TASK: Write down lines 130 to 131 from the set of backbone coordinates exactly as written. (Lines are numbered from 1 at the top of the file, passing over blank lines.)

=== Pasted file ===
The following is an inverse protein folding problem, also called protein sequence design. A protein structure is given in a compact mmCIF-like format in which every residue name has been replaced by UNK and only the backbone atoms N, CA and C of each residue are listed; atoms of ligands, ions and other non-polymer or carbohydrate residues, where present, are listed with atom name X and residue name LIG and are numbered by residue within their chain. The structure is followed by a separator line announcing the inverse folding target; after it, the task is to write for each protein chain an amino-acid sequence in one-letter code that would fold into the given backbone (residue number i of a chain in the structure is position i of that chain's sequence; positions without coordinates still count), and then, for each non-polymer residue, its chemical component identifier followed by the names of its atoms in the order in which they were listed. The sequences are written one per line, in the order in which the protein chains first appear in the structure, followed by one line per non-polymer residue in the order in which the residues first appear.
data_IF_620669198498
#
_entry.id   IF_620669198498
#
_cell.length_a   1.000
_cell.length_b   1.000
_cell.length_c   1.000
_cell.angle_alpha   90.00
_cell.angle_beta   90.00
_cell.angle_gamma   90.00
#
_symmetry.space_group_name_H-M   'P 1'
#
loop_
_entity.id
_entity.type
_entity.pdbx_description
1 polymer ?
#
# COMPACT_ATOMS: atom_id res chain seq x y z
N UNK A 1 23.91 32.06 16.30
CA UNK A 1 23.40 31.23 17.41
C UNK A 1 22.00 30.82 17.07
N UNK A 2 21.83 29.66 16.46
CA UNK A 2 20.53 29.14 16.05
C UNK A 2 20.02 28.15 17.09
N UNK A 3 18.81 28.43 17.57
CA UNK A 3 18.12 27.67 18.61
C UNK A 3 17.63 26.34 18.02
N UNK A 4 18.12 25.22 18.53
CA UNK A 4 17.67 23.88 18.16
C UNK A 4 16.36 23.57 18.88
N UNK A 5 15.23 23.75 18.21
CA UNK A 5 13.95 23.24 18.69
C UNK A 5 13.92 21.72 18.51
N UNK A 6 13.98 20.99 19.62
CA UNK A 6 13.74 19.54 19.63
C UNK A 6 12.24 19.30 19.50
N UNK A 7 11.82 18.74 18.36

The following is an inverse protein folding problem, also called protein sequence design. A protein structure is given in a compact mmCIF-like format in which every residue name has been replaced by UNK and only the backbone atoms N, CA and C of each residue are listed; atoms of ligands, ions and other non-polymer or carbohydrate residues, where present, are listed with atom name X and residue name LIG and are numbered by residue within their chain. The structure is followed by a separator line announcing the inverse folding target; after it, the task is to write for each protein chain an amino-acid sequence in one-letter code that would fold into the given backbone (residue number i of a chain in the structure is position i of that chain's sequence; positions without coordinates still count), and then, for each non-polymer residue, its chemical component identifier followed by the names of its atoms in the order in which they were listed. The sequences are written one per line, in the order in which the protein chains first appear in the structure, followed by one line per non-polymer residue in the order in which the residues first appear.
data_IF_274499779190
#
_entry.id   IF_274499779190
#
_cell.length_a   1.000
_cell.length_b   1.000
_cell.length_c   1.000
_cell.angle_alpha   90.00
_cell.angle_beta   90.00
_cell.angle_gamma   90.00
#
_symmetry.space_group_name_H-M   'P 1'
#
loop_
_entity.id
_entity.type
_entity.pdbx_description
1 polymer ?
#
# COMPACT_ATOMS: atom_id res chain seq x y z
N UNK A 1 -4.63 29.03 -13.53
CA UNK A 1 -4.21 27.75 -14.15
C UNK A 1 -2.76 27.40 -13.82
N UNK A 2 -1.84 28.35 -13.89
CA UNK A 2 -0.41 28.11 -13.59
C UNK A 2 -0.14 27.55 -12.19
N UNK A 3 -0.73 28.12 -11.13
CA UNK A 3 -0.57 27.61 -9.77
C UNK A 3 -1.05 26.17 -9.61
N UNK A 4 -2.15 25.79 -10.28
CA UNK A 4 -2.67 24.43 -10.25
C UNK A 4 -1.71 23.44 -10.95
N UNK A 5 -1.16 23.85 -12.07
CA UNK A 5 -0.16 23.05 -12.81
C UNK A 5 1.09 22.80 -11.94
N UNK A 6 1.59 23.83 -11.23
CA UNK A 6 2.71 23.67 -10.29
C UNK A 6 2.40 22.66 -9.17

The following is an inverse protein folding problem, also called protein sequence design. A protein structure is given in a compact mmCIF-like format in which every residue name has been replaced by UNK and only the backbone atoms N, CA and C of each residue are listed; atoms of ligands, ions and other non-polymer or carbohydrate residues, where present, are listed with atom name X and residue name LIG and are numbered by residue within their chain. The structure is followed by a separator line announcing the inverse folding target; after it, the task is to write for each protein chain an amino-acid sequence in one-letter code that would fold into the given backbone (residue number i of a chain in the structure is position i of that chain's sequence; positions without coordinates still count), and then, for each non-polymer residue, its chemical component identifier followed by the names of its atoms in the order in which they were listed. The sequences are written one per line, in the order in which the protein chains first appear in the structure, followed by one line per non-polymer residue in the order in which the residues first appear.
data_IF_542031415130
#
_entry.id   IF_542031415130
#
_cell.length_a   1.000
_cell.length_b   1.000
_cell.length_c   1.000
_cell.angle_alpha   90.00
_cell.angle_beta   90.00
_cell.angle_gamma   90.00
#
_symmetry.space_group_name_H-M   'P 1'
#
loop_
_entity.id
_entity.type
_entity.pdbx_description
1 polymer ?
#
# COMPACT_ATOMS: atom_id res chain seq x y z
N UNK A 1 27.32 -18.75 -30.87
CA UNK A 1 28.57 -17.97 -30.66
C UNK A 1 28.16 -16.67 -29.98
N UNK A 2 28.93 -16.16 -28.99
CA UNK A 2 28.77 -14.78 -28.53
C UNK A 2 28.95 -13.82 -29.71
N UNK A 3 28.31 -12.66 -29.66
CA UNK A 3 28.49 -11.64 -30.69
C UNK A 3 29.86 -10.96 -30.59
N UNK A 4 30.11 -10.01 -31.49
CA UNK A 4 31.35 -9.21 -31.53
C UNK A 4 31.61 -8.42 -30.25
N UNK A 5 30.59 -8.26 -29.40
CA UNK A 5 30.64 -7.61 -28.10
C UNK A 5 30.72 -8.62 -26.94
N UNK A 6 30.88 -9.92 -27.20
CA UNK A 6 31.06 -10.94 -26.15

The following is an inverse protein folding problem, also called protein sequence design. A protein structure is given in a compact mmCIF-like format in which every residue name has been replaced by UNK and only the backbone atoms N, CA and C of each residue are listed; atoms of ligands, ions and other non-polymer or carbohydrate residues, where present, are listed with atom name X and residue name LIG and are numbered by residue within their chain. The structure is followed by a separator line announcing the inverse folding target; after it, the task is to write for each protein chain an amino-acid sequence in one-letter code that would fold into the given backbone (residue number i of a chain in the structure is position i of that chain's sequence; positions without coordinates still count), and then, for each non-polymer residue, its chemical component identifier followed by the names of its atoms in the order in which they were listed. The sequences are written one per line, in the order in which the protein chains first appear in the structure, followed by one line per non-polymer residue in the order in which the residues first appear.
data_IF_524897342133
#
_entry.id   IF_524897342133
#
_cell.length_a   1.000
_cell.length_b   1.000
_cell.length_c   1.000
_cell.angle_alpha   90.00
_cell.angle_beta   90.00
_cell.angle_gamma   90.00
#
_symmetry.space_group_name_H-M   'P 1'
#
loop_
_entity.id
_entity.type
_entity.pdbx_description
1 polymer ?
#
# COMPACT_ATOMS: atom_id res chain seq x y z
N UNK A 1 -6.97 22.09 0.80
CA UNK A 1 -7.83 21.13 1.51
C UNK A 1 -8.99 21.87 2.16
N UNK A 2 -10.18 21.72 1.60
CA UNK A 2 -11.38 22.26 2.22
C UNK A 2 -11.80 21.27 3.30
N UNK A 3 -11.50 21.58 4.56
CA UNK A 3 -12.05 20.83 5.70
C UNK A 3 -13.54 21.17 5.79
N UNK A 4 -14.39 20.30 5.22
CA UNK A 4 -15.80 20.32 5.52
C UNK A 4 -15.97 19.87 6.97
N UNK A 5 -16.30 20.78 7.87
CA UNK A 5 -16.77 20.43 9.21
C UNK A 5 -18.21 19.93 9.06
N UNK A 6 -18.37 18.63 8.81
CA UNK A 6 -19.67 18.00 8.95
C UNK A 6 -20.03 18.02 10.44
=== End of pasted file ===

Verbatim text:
_symmetry.space_group_name_H-M   'P 1'
#